NARA is responsible for overseeing the management of records by federal agencies and for storing federal records. Headquartered in Washington, DC, NARA operates regional branch offices. NARA and its branches permanently store valuable archival records and also assist patrons in conducting research in historical records. Permanent records, when transferred to NARA's Office of the National Archives, become the property of NARA. Researchers are not required to have the originating agency's prior approval to review unclassified records that are in the permanent custody of NARA.
In addition, NARA's Office of Federal Records Centers operates regional records centers. Federal agencies have the option of storing their inactive records at one or more of the federal records centers. The records stored in these facilities, however, remain the property of the agency. As such, they may be recalled by the custodial agency at any time and may or may not be returned to the center. In addition, permission to review records stored in a federal records center must be granted by the custodial agency.
As part of the DOE site reconfiguration process, some Rocky Flats records are in the process of being transferred to Los Alamos National Laboratory (LANL) and the Kansas City Plant. Researchers should verify the location of records listed in this guide prior to making access arrangements.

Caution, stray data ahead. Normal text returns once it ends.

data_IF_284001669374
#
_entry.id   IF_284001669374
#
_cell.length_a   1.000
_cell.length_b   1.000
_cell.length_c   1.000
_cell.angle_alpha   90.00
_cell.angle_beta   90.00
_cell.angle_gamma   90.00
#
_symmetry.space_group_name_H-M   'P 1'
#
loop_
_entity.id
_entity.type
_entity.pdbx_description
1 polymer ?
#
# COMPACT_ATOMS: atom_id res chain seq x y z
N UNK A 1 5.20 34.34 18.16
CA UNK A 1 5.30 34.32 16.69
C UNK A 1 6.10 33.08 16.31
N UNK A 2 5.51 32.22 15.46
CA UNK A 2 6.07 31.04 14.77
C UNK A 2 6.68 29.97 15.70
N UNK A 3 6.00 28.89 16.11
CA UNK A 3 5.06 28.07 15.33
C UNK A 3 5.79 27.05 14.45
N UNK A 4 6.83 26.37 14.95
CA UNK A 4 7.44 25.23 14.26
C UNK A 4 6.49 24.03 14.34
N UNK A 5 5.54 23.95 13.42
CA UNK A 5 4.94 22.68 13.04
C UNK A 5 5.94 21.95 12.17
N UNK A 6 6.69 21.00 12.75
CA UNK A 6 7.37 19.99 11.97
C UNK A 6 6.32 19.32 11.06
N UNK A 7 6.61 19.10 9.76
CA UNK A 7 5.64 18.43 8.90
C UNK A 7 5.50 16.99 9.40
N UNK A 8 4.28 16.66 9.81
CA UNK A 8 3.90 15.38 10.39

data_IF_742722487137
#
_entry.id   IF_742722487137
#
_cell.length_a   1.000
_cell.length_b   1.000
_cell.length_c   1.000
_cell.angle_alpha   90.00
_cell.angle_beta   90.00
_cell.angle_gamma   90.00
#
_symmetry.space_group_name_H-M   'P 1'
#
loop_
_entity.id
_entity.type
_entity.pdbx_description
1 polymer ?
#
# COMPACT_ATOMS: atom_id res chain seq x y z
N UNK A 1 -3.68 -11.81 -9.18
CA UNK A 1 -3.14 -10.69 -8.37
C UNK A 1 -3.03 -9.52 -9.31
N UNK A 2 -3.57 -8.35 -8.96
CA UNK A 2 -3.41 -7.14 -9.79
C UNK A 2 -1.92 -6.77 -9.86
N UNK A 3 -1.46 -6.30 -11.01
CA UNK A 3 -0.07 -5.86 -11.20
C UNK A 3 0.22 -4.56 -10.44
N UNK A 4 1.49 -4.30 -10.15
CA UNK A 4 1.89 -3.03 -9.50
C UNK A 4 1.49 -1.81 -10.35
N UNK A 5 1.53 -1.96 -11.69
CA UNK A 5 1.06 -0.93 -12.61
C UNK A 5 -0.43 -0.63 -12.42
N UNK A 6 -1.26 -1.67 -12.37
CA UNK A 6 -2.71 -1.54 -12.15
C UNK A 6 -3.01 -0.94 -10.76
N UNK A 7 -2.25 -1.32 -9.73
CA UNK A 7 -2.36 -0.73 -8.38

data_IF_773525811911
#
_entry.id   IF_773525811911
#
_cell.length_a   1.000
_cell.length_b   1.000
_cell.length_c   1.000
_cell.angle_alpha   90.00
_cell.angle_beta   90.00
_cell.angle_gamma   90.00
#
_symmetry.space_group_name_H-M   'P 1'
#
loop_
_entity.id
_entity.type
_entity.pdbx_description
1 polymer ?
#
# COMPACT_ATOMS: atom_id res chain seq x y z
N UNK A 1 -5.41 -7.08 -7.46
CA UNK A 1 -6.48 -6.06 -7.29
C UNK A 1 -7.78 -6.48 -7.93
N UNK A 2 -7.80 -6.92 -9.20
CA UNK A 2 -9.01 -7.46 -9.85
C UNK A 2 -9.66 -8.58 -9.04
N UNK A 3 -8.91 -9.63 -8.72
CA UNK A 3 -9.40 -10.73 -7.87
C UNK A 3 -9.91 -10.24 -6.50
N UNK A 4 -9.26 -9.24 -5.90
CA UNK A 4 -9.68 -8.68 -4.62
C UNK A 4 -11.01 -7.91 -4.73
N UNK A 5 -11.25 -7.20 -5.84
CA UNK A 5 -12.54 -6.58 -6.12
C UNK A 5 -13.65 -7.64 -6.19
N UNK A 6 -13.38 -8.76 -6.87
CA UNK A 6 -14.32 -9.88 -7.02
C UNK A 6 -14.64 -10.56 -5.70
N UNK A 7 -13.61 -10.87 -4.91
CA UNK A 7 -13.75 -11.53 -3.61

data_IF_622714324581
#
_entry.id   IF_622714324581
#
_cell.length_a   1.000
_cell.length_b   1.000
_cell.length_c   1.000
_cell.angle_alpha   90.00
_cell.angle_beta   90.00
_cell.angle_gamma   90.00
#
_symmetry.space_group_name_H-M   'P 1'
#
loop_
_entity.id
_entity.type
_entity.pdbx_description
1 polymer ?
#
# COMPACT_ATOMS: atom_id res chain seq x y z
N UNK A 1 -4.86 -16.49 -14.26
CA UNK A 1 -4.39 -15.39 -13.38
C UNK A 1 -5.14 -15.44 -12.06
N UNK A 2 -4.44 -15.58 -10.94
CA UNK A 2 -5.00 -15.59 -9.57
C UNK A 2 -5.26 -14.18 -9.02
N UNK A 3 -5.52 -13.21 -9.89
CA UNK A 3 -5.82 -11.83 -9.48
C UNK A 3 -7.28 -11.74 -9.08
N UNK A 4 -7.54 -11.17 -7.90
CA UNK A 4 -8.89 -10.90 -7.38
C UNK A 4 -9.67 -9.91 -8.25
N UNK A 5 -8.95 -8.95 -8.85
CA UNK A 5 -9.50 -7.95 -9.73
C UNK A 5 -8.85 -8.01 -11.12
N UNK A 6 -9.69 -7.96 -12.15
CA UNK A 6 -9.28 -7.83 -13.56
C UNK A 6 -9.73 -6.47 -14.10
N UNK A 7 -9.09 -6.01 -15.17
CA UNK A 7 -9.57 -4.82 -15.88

For specific information or permission to access Rocky Flats records, please contact:
U.S. Department of Energy
Records Retention and Disposition Schedules
Records scheduling at all DOE sites are governed by two main sets of guidelines: the General Records Schedules (GRS) and the DOE Records Schedules (DOERS).(8) The GRS provides retention periods for records that are common to all federal offices, such as those pertaining to procurement, civilian personnel, printing, communications, or other routine functions. The GRS does not address the disposition of DOE program records, which are unique to that agency. These records are regulated by the DOERS. The two records schedules should be considered together to gain an understanding of the universe of DOE recordkeeping requirements. For further information, see NARA's Disposition of Federal Records and DOE Order 1324.2A.(9)